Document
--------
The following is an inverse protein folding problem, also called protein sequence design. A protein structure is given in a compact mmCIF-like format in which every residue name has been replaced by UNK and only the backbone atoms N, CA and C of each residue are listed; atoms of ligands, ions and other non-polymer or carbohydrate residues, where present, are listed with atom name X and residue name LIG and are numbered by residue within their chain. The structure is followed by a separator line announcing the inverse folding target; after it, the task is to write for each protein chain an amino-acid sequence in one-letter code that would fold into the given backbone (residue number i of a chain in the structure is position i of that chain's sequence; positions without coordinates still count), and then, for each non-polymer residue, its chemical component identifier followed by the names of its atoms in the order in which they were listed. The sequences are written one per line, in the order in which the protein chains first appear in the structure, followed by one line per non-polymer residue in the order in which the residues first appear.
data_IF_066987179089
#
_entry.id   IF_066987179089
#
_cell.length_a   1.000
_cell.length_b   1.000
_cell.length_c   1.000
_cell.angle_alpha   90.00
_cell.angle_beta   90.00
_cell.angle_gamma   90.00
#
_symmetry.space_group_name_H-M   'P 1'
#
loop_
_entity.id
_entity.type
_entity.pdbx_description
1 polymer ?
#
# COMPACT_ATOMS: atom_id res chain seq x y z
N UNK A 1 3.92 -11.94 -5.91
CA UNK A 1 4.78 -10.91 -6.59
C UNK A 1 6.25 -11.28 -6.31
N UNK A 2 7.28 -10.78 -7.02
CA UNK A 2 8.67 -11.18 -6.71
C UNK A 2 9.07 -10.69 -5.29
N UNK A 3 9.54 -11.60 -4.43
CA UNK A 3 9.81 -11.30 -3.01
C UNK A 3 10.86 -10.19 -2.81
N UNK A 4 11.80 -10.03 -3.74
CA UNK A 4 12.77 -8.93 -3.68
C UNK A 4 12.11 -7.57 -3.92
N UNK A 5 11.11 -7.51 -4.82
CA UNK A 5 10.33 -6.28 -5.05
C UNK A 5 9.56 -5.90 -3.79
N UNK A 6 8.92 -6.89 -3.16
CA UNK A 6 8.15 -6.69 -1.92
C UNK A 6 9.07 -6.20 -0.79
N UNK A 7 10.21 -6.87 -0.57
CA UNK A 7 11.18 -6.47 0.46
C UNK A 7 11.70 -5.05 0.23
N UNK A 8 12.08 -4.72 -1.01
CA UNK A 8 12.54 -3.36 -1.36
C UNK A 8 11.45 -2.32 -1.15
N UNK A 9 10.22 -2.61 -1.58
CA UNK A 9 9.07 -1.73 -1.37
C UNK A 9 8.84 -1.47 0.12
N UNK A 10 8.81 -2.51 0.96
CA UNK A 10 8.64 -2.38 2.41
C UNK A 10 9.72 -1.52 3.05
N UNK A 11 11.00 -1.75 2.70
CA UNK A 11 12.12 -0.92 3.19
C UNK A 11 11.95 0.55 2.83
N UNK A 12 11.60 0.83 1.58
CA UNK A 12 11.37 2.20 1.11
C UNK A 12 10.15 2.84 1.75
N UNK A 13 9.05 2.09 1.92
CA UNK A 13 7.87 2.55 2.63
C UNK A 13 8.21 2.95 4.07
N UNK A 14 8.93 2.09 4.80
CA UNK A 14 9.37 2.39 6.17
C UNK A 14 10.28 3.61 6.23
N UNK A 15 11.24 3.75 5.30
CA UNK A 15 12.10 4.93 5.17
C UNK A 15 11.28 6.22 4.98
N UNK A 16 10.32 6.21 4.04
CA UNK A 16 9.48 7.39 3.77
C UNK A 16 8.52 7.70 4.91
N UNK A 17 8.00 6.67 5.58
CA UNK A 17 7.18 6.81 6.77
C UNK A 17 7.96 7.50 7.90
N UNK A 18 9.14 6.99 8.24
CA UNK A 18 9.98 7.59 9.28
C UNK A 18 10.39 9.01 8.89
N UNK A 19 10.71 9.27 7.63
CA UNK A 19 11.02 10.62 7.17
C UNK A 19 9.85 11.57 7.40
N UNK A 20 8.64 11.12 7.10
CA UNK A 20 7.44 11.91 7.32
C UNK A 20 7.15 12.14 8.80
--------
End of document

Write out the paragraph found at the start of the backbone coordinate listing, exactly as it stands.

The following is an inverse protein folding problem, also called protein sequence design. A protein structure is given in a compact mmCIF-like format in which every residue name has been replaced by UNK and only the backbone atoms N, CA and C of each residue are listed; atoms of ligands, ions and other non-polymer or carbohydrate residues, where present, are listed with atom name X and residue name LIG and are numbered by residue within their chain. The structure is followed by a separator line announcing the inverse folding target; after it, the task is to write for each protein chain an amino-acid sequence in one-letter code that would fold into the given backbone (residue number i of a chain in the structure is position i of that chain's sequence; positions without coordinates still count), and then, for each non-polymer residue, its chemical component identifier followed by the names of its atoms in the order in which they were listed. The sequences are written one per line, in the order in which the protein chains first appear in the structure, followed by one line per non-polymer residue in the order in which the residues first appear.